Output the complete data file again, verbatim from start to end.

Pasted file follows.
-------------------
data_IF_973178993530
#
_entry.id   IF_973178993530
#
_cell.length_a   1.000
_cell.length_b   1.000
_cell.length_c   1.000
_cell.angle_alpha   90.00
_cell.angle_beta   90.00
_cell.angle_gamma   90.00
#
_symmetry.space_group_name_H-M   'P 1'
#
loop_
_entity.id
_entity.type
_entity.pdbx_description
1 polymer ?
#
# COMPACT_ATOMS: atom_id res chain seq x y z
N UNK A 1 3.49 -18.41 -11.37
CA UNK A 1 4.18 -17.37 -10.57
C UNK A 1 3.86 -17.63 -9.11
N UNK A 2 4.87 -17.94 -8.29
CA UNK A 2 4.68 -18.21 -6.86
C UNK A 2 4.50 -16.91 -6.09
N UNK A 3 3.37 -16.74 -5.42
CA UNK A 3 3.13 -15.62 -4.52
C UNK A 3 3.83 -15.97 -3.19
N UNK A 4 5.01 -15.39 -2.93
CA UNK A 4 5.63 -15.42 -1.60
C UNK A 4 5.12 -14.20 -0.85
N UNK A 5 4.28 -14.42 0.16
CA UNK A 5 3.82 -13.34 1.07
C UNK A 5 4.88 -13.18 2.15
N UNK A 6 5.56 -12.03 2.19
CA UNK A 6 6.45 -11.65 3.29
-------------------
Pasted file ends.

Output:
data_IF_973178993530
#
_entry.id   IF_973178993530
#
_cell.length_a   1.000
_cell.length_b   1.000
_cell.length_c   1.000
_cell.angle_alpha   90.00
_cell.angle_beta   90.00
_cell.angle_gamma   90.00
#
_symmetry.space_group_name_H-M   'P 1'
#
loop_
_entity.id
_entity.type
_entity.pdbx_description
1 polymer ?
#
# COMPACT_ATOMS: atom_id res chain seq x y z
N UNK A 1 3.49 -18.41 -11.37
CA UNK A 1 4.18 -17.37 -10.57
C UNK A 1 3.86 -17.63 -9.11
N UNK A 2 4.87 -17.94 -8.29
CA UNK A 2 4.68 -18.21 -6.86
C UNK A 2 4.50 -16.91 -6.09
N UNK A 3 3.37 -16.74 -5.42
CA UNK A 3 3.13 -15.62 -4.52
C UNK A 3 3.83 -15.97 -3.19
N UNK A 4 5.01 -15.39 -2.93
CA UNK A 4 5.63 -15.42 -1.60
C UNK A 4 5.12 -14.20 -0.85
N UNK A 5 4.28 -14.42 0.16
CA UNK A 5 3.82 -13.34 1.07
C UNK A 5 4.88 -13.18 2.15
N UNK A 6 5.56 -12.03 2.19
CA UNK A 6 6.45 -11.65 3.29